So it would mean that this patient could have either a minimal change disease or membranous nephropathy. Membranous nephropathy is far more common than minimal change disease in adults, so if it is a primary glomerular disease, it is likely to be one of these two. Of the secondary causes, some can be straightaway ruled out; these include medications, allergen, immunization and infections. Of the systemic diseases, lupus nephritis can be ruled out because of absence of any clinical features or supportive laboratory findings. The last one is amyloidosis and we will come back to it. The next set of causes is malignancies; membranous nephropathy is known to be associated with the variety of malignancies especially in the elderly. However, the clinical and investigative profile does not favor this possibility.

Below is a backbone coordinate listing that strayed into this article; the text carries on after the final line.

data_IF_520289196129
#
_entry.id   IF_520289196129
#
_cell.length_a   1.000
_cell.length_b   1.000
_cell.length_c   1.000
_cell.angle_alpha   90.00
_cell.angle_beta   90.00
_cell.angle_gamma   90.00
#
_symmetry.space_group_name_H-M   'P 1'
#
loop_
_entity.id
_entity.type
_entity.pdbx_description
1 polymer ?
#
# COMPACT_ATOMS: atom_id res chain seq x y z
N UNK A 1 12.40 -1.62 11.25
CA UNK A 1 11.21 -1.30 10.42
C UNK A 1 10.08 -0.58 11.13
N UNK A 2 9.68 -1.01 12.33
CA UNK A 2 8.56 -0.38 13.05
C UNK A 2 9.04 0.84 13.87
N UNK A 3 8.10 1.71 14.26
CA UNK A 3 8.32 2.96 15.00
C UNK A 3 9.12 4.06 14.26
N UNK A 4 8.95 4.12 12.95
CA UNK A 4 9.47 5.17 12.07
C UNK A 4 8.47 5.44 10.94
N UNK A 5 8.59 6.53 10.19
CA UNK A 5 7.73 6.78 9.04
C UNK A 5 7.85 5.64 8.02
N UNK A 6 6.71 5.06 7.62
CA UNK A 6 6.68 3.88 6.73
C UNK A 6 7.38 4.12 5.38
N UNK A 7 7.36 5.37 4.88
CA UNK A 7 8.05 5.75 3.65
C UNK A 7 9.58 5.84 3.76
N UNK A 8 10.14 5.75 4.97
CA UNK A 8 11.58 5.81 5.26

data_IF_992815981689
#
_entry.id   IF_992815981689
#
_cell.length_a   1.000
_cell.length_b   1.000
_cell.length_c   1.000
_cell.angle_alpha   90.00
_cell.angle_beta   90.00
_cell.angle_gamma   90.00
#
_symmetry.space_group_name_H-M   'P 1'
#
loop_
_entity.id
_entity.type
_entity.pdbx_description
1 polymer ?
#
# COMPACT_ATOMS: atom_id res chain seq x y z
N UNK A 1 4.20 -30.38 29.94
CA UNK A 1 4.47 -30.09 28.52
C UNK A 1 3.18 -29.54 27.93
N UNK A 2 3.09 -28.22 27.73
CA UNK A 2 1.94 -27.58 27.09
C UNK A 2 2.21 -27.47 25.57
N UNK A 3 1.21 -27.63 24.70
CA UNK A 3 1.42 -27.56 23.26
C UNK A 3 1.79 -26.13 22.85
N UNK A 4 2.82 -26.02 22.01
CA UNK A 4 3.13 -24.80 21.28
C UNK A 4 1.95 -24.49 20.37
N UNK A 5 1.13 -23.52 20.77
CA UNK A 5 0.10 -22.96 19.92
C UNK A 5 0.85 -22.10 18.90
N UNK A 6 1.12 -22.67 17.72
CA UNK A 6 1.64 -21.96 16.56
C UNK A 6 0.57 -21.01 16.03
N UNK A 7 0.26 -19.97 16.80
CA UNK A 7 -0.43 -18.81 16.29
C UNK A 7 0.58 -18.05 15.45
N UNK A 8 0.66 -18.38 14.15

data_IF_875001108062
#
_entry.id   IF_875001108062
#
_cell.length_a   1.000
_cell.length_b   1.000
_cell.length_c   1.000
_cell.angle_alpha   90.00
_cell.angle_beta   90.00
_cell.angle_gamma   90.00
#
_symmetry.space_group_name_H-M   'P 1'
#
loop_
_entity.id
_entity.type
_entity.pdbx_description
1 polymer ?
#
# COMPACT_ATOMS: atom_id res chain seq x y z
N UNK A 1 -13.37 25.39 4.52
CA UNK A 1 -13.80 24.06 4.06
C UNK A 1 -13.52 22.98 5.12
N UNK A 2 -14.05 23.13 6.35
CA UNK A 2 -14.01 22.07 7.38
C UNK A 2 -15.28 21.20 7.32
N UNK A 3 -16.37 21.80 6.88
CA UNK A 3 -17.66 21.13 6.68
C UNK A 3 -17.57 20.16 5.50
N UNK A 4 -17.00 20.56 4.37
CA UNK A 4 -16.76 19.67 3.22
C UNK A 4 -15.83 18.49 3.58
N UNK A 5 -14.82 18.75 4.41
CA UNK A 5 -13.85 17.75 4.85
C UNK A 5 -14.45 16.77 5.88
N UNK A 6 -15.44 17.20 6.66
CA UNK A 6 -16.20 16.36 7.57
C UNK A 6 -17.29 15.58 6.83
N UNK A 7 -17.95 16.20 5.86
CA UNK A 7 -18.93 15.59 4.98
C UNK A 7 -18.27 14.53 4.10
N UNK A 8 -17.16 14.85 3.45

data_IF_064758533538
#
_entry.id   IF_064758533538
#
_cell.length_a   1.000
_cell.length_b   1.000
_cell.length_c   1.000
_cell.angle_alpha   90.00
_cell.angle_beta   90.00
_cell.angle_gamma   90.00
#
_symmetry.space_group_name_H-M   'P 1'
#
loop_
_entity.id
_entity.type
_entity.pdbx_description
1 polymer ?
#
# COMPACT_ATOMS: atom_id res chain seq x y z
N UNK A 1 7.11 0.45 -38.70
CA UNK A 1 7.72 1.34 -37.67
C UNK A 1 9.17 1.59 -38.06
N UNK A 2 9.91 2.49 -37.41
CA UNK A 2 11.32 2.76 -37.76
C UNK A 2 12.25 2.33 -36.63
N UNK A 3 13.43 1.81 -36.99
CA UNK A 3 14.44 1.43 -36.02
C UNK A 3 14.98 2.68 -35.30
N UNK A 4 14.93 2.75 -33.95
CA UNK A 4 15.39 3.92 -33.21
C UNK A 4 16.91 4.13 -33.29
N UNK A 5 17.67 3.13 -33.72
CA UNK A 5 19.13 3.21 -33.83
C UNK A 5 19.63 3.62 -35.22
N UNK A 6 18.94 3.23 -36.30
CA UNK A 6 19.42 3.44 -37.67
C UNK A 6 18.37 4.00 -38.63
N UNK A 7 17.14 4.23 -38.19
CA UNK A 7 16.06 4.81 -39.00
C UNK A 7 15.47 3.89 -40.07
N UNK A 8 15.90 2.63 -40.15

If one looks at the causes of nephrotic syndrome in the elderly, we find this paper published 12 years ago by Stewart Cameron. [1] He looked at over 1000 patients of nephrotic syndrome over the age of 60; the most frequent cause was MN, followed by minimal change nephropathy (13%). The third commonest cause was amyloid, only slightly less frequent (12.5%) than minimal change nephropathy [Figure 2]. Amyloidosis is a condition in which there is excessive extracellular deposition of fibrils in various organs. It can be caused by about 20 different proteins, with the two most frequent being AA and AL types. AA amyloid occurs in chronic inflammatory diseases such as rheumatoid arthritis or in India, tuberculosis. There was some history of joint pains but not enough to qualify for the diagnosis of inflammatory joint disease. The AL or so called primary amyloid is much more frequent in individuals over the age of 50. Males outnumber female by 2:1. The symptoms are exactly the ones she had, weight loss, fatigue, shortness of breath, and edema. Kidneys are the most commonly affected organ and presentation is with nephrotic syndrome and bland urinary sediment; hypertension is much less common, and hypercholesteremia is less severe as in this case despite the severe hypoalbuminemia. Amyloid involves a number of other organs. There is mild elevation of alkaline phosphatase which could suggest involvement of the liver with an infiltrative process. The chief cardiac findings in this patient were low voltage electrocardiogram, a concentric left ventricular hypertrophy indicating increased LV mass (in the absence of hypertension) and a diastolic dysfunction as indicated by the mitral inflow assessment showing A>E. The main echo finding was the increased LV mass. The commonest cause for this is hypertension which was not present in this case. Another cause could be hypertrophic cardiomyopathy which was ruled out by echocardiography. Next is list of infiltrative disorders such as glycogen storage disorders, sarcoidosis, hemochromatosis, and Fabry's disease, but the most prominent of these is amyloidosis. She had no evidence of any of the other infiltrative disorders. A number of studies have shown that the combination of increased left ventricular mass and a reduced voltage on ECG has a very high sensitivity and the specificity approaching almost 100% for cardiac amyloid. [2],[3],[4] Diastolic dysfunction present in this case is another hallmark of cardiac amyloid. Upto 88% show restrictive pattern on Doppler mitral inflow assessment and it increases with disease severity. [5] The classical description of sparkling pattern being the typical echocardiographic appearance for amyloid has been found to be a very insensitive indicator; the sensitivity is only 25-35%. [6],[7],[9] Moreover, this spectral pattern was described only with older echocardiographic machines which were relatively crude. They did not apply tissue harmonics and so made the myocardium appear coarser than usual. The newer machines that apply tissue harmonics do not show this pattern, hence its absence is not surprising. The final organ system that is possibly involved is the autonomic nervous system, shown by the absence of tachycardia in the face of reduced blood pressure.